January 18th, 2021

Juno winner inspires students

By Lethbridge Herald on November 20, 2015.

Juno award-winning musician David Usher sings alongside Grade 9 student Jayme Velthuis, holding a device that converts her heartbeat into a drum rhythm, during his presentation as part of Discover U, Palliser Regional Schools Division's annual Student Leadership Conference Friday at Exhibition Park. Herald photo by Ian Martens

J.W. Schnarr
Hundreds of Palliser Regional Schools Division students had an opportunity to sharpen their leadership skills and learn to channel their creativity at the second annual Student Leadership Conference on Friday.
The event took place at Exhibition Park, and featured a keynote address from Juno award-winning musician David Usher on embracing and channelling creativity.
Jess Shipton, a student volunteer and Grade 11 student at Coaldale Kate Andrews High School, said the conference is an important one because there is always a need for student leadership.
“We need people to step to the plate when we need it,” she said. “But we also need a lot of followers, and we need people to step up to be the leaders.
“For this event, we have younger kids as well as older kids, so it really helps us to get the younger generations excited about leadership.”
Pat Rivard, assistant superintendent at the division and lead organizer, told the students they were an undervalued resource.
“The most underused resource in education is kids,” he said. “That doesn’t mean we’re asking you to do what adults should be doing. We’re asking you to enjoy the passions that you have and be the leaders you can be.”
Usher spoke to the students about creativity, the importance of creating a structure in order to channel creative ideas, and how to increase the frequency of the process in order to consistently achieve better results.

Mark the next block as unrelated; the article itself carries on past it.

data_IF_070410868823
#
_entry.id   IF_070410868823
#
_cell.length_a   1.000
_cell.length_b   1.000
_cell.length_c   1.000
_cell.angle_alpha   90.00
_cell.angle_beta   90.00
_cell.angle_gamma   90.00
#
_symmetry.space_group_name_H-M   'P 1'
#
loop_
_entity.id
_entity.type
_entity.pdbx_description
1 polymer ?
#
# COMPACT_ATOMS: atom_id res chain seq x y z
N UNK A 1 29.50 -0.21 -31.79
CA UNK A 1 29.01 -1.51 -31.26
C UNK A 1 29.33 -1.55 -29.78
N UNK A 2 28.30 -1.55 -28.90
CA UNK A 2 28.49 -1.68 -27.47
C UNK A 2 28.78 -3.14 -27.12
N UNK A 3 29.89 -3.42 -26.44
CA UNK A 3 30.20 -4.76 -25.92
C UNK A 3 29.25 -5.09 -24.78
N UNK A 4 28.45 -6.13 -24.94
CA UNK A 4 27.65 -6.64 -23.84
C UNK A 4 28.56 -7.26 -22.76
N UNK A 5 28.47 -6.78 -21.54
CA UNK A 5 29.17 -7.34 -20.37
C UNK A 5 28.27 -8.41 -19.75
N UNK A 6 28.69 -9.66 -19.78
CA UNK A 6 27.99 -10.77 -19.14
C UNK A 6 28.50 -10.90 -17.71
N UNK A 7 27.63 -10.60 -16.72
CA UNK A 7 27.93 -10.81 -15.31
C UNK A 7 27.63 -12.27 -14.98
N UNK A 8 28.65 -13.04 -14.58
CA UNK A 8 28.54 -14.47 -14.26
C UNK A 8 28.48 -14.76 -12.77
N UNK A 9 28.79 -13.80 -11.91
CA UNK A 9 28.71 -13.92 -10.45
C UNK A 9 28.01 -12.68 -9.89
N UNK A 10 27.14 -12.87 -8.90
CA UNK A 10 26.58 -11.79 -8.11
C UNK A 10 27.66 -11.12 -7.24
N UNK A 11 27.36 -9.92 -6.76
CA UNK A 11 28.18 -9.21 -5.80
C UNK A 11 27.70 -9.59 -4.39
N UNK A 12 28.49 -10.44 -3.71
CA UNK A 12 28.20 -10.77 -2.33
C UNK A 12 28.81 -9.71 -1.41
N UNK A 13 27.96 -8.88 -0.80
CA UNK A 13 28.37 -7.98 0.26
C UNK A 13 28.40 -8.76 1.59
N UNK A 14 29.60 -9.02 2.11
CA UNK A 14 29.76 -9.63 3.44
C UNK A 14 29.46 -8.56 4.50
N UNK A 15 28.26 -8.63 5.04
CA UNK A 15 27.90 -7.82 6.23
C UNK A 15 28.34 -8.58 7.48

“In its simplest form, creativity is really just the process of taking ideas, mixing them together and crating something new,” he said. “It’s very simple.”
“The hard part, is trying to figure out which ideas to use, and then how to combine them together, so you get amazing results.”
Usher said having an open imagination without the constraints of rules is something where creativity begins, and it’s something needed to create a spark.
“In the real world, we want and need predictable outcomes,” he said. “But creativity is not the real world.”
He also discussed what he referred to as the “Beavis and Butthead Treatment,” which is something that occurred when one of his songs was released in the U.S. and then subsequently mocked on the “Beavis and Butthead” show. He told the students this kind of resistance to different ideas is common.
“In any creative process, you have to anticipate resistance and fear, and then overcome it,” he said.
He also talked about how the emergence of the global village has meant creative people who might have one time been happy being the best in their town at something, or in their area, not have to compete with people from around the world.
“In a world where anyone can see, and buy, and compare anything online just lying in bed and tapping away at their phone, now we al need to be better just to compete,” he said. “But engaging your creativity is not just about building better things. It’s really about adopting an attitude and a personal culture that embraces change.
“The ability to adapt, to be nimble, and to innovate quickly. Because this revolutionary environment we’re all living and working in is moving so much faster.”
The afternoon featured sessions on a number of different topics.
“Our three different mottos are ‘explore, create, and achieve,’” Shipton said. “Each session going on is designed around those three topics, and the kids are just going to learn that you need to explore you, and to create your passions, and then achieve what you really want to do in life.”
She said, for her, the biggest goal was for students to realize they can do big things no matter where they come from.
“I hope kids get the idea that one idea can become one goal, which makes a huge difference no matter how small of a town you live in,” she said.

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